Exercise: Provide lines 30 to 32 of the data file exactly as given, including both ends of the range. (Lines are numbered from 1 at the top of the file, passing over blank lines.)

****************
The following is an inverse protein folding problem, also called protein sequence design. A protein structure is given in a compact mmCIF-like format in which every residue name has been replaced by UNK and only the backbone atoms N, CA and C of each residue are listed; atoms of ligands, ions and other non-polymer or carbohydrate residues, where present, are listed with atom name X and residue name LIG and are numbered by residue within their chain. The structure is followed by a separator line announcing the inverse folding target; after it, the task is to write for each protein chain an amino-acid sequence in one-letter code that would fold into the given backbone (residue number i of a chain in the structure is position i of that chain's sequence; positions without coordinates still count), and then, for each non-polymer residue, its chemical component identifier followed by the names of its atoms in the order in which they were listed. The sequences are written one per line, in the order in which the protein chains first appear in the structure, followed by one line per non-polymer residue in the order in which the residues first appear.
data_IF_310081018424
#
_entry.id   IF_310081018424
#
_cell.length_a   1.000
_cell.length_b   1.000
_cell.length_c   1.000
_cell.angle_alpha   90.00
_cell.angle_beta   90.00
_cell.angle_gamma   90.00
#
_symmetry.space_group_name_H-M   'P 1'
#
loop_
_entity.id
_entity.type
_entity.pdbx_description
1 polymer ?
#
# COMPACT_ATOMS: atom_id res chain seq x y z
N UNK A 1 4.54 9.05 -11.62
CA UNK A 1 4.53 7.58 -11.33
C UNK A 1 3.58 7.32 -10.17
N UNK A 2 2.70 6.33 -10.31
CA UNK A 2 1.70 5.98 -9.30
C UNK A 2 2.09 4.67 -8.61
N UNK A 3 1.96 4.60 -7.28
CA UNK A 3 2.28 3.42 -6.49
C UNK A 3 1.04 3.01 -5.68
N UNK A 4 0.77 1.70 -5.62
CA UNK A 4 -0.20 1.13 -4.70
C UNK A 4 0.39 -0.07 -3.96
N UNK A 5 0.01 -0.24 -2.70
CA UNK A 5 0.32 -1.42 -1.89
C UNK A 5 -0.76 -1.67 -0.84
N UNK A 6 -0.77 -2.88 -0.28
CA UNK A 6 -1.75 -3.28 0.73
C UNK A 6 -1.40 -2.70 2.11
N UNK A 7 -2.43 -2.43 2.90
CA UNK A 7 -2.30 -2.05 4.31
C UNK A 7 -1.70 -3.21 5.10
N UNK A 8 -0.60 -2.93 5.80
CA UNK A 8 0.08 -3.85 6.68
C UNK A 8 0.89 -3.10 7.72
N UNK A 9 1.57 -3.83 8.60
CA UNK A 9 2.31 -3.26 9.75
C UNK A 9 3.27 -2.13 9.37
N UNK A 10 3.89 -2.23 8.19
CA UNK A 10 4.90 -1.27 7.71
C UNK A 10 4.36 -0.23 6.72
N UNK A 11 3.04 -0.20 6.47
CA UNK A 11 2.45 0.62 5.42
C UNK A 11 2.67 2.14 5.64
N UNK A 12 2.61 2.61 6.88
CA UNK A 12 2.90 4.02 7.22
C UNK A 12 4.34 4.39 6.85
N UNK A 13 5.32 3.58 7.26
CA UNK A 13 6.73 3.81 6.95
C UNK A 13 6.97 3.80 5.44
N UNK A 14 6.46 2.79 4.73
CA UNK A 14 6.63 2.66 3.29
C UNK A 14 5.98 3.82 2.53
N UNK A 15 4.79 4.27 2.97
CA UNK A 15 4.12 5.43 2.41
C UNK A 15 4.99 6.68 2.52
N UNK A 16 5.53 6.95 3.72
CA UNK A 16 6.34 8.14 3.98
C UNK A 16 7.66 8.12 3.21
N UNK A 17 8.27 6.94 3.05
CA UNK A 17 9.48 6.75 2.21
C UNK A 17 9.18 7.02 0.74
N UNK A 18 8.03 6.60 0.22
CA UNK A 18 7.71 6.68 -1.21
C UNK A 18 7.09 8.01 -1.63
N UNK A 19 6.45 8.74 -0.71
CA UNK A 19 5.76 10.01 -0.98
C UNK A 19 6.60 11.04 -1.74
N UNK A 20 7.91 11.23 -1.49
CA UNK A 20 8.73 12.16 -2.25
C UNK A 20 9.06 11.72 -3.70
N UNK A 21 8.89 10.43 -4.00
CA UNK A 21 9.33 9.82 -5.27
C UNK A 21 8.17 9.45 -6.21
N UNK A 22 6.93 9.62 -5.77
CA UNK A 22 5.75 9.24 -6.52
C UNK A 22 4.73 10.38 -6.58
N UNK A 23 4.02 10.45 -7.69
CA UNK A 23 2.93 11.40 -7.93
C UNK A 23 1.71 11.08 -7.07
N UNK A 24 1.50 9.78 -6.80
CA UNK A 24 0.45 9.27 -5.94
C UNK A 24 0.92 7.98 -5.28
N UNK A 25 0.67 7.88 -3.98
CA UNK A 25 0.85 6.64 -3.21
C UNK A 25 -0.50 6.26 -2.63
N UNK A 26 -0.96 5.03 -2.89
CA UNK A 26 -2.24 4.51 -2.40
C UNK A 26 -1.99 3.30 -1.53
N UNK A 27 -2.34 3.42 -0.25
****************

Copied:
C UNK A 3 1.04 3.01 -5.68
N UNK A 4 0.77 1.70 -5.62
CA UNK A 4 -0.20 1.13 -4.70